A winter storm shut down the main road into the park less than a week after the burn. When the snow cleared in mid-April, Joan Perry walked her dog along the road and spotted the Orphans.
"I hadn't seen them all winter," said the semi-retired schoolteacher, whose backyard abuts the park. "And I come around the bend and I look at their tops and they're brown, they're not green. As I got closer, I could see that their trunks were scorched."
When Perry looked at the other mature giant sequoias in the burn area, it appeared flames had reached only 3 to 5 feet up their trunks, she said. But the Orphans were scorched all the way into their crowns, more than 100 feet off the ground, she said.
State park officials aren't sure exactly what happened. Giant sequoias have not only evolved to withstand low-intensity fires sparked by lightning, they rely on fire to reproduce—their cones open and release seeds only in response to bursts of heat.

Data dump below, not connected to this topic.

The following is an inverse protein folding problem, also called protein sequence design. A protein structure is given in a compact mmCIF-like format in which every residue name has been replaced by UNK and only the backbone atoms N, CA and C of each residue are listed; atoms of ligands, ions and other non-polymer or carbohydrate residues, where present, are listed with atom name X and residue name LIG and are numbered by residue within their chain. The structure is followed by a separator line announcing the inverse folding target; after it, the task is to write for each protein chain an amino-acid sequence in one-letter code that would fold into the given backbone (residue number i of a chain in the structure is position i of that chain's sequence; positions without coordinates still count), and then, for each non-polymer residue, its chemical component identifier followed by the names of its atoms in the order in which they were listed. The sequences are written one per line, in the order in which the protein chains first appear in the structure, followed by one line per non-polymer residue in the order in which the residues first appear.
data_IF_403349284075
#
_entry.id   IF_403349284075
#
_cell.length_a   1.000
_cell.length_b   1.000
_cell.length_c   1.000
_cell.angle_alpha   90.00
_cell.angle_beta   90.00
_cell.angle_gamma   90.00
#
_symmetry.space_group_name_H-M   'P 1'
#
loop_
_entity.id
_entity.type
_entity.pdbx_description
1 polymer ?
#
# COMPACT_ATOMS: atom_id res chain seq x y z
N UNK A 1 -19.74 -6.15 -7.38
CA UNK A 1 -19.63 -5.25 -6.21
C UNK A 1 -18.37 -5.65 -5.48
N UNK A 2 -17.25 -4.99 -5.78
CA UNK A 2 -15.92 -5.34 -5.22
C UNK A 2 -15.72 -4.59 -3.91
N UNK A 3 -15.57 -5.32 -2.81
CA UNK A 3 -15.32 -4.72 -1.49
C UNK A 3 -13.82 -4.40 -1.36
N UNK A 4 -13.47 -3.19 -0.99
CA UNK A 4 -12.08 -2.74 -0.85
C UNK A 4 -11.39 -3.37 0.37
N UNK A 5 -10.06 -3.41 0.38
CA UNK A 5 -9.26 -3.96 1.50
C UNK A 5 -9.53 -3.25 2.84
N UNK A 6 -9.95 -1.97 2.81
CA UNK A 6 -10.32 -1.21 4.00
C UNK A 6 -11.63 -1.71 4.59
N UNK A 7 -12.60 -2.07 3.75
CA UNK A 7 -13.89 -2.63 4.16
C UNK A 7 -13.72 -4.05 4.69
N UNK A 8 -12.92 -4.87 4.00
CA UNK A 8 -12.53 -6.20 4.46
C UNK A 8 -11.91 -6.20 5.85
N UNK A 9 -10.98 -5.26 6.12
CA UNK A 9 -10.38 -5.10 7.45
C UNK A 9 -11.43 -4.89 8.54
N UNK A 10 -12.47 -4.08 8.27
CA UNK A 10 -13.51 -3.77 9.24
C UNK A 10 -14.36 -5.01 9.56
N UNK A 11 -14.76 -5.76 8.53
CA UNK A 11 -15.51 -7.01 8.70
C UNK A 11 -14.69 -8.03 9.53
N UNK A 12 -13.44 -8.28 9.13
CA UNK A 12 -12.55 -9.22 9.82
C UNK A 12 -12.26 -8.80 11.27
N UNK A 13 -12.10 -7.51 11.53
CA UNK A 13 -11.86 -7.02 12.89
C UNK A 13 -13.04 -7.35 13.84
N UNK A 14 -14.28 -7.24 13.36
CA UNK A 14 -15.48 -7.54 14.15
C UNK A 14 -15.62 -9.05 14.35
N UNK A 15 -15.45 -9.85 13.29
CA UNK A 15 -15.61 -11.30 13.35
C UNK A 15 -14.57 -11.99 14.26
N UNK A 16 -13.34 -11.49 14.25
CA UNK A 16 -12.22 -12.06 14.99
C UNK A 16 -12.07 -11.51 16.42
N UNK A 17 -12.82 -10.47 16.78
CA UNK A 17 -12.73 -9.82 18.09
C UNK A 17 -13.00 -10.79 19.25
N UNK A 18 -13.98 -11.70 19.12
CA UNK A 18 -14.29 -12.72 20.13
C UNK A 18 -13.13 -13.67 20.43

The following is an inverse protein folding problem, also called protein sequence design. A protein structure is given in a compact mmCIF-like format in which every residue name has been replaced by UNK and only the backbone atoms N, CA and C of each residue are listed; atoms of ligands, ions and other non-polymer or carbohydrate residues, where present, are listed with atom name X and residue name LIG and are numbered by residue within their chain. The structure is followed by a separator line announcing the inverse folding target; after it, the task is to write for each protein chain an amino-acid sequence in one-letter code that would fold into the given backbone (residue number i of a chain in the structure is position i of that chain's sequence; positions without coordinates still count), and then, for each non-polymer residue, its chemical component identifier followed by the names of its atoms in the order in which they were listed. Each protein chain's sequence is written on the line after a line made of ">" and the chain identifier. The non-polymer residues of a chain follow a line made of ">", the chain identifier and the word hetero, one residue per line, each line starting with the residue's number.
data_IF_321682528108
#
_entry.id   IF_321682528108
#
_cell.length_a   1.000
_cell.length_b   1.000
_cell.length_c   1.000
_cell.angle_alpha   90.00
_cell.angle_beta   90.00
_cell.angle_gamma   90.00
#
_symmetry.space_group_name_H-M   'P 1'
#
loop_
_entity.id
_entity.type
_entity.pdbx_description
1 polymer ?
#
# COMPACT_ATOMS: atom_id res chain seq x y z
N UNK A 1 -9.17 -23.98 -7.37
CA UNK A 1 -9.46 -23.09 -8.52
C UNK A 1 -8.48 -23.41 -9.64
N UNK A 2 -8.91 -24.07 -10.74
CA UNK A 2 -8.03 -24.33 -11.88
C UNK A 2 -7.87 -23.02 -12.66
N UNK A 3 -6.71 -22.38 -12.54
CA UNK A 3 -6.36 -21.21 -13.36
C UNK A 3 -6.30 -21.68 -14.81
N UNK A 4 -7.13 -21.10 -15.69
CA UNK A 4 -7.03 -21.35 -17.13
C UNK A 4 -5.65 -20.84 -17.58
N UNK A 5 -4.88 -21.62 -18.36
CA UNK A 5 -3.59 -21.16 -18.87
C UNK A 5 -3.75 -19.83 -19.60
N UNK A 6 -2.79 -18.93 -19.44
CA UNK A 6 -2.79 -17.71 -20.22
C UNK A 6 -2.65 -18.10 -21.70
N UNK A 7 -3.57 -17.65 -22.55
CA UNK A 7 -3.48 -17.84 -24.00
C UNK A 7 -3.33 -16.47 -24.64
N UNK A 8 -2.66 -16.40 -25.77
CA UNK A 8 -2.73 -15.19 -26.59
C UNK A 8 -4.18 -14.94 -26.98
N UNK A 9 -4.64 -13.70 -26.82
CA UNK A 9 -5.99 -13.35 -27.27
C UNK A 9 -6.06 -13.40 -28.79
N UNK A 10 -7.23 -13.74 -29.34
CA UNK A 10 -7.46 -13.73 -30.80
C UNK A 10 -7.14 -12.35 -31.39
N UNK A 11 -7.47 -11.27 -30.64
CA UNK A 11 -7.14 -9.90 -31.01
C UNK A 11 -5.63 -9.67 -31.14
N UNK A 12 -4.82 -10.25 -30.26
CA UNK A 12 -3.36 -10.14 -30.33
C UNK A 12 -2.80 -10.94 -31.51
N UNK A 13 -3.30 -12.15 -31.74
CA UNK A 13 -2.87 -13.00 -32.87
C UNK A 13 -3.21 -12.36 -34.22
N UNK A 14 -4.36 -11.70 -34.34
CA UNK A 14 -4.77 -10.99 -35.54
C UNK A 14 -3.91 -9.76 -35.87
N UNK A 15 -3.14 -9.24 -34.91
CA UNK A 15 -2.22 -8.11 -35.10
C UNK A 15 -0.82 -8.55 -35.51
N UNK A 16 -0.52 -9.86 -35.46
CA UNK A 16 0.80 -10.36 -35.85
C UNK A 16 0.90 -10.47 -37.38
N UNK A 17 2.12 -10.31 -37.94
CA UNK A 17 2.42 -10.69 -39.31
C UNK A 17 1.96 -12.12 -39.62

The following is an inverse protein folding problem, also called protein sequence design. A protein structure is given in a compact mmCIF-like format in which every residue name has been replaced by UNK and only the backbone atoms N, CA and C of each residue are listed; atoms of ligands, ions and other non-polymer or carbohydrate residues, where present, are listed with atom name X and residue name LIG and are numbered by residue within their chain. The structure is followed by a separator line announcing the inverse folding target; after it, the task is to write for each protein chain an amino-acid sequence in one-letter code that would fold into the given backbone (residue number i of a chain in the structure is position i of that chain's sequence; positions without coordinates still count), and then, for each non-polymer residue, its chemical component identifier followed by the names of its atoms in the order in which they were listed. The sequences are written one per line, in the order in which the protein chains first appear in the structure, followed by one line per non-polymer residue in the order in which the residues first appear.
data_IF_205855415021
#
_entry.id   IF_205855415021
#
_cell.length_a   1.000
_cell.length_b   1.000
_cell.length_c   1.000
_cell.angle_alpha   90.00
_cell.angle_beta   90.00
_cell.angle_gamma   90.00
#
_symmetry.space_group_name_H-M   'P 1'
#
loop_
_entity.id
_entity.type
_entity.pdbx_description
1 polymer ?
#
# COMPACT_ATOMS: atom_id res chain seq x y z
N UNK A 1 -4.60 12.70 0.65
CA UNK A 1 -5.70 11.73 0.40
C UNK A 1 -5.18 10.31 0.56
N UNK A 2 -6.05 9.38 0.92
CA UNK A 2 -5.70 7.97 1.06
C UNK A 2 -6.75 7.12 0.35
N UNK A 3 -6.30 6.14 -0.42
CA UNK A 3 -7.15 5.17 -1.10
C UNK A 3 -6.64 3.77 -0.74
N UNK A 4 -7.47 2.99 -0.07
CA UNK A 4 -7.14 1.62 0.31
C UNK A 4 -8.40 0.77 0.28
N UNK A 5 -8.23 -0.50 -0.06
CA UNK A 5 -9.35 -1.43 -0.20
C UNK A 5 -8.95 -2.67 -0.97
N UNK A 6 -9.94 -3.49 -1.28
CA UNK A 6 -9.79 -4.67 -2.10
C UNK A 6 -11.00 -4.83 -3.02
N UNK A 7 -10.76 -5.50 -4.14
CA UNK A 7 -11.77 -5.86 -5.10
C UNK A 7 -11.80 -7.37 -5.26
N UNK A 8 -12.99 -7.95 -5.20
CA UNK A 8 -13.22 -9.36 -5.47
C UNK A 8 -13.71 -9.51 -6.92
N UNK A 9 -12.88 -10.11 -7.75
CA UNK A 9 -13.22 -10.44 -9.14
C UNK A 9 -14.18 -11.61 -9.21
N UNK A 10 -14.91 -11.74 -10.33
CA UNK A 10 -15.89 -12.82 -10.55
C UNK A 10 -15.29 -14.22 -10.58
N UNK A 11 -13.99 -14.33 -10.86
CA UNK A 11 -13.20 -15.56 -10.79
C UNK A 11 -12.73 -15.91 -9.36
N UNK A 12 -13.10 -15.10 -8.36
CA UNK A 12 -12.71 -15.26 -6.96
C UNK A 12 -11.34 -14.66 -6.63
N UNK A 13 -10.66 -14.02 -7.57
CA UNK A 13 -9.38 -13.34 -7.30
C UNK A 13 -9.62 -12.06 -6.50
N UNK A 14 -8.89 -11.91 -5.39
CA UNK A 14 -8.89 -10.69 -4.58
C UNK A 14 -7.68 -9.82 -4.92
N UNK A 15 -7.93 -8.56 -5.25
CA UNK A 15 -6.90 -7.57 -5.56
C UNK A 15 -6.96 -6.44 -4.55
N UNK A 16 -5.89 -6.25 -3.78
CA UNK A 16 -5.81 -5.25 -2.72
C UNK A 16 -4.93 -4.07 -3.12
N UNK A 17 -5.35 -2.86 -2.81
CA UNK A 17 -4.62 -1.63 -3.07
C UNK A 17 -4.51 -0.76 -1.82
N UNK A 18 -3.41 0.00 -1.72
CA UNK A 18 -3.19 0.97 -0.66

The Orphans did not catch fire but were damaged by radiant heat, possibly from sparks igniting a nearby tree or snag, Gerhart said. The trees' vulnerability may have been exacerbated by a lack of soil moisture because of the drought, worsened by climate change, she said.
A giant sequoia can survive if just 15% to 20% of its crown remains intact, although the loss makes the tree more vulnerable to diseases and future fires. One of the Orphans appears likely to survive. The other has fewer green needles left and may die. If that happens, it will be left in place to serve as wildlife habitat.
Word of the damage spread.